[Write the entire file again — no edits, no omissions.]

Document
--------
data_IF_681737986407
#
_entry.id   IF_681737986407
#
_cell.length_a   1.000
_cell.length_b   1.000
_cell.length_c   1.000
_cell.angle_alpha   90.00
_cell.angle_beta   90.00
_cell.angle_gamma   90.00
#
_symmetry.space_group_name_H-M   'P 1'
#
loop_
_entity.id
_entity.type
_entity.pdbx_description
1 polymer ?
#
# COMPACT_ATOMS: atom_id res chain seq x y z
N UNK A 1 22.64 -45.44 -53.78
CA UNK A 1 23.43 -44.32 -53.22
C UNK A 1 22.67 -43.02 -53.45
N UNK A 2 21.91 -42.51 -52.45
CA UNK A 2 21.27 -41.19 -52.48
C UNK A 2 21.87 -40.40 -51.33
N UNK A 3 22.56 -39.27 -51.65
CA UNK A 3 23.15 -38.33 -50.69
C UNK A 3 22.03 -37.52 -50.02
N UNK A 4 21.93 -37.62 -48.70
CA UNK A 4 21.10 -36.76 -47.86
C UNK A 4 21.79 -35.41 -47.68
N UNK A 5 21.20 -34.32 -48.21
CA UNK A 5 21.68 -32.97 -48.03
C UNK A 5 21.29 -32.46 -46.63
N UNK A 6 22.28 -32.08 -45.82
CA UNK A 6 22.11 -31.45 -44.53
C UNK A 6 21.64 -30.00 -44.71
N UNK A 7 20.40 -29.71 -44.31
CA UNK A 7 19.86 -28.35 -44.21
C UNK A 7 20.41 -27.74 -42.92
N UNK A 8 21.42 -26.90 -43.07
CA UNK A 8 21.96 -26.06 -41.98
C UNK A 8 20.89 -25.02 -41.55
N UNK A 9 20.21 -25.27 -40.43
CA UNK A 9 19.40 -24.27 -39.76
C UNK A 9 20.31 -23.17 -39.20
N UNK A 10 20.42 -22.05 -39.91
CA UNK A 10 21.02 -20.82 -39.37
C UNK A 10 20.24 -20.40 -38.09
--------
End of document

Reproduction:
data_IF_681737986407
#
_entry.id   IF_681737986407
#
_cell.length_a   1.000
_cell.length_b   1.000
_cell.length_c   1.000
_cell.angle_alpha   90.00
_cell.angle_beta   90.00
_cell.angle_gamma   90.00
#
_symmetry.space_group_name_H-M   'P 1'
#
loop_
_entity.id
_entity.type
_entity.pdbx_description
1 polymer ?
#
# COMPACT_ATOMS: atom_id res chain seq x y z
N UNK A 1 22.64 -45.44 -53.78
CA UNK A 1 23.43 -44.32 -53.22
C UNK A 1 22.67 -43.02 -53.45
N UNK A 2 21.91 -42.51 -52.45
CA UNK A 2 21.27 -41.19 -52.48
C UNK A 2 21.87 -40.40 -51.33
N UNK A 3 22.56 -39.27 -51.65
CA UNK A 3 23.15 -38.33 -50.69
C UNK A 3 22.03 -37.52 -50.02
N UNK A 4 21.93 -37.62 -48.70
CA UNK A 4 21.10 -36.76 -47.86
C UNK A 4 21.79 -35.41 -47.68
N UNK A 5 21.20 -34.32 -48.21
CA UNK A 5 21.68 -32.97 -48.03
C UNK A 5 21.29 -32.46 -46.63
N UNK A 6 22.28 -32.08 -45.82
CA UNK A 6 22.11 -31.45 -44.53
C UNK A 6 21.64 -30.00 -44.71
N UNK A 7 20.40 -29.71 -44.31
CA UNK A 7 19.86 -28.35 -44.21
C UNK A 7 20.41 -27.74 -42.92
N UNK A 8 21.42 -26.90 -43.07
CA UNK A 8 21.96 -26.06 -41.98
C UNK A 8 20.89 -25.02 -41.55
N UNK A 9 20.21 -25.27 -40.43
CA UNK A 9 19.40 -24.27 -39.76
C UNK A 9 20.31 -23.17 -39.20
N UNK A 10 20.42 -22.05 -39.91
CA UNK A 10 21.02 -20.82 -39.37
C UNK A 10 20.24 -20.40 -38.09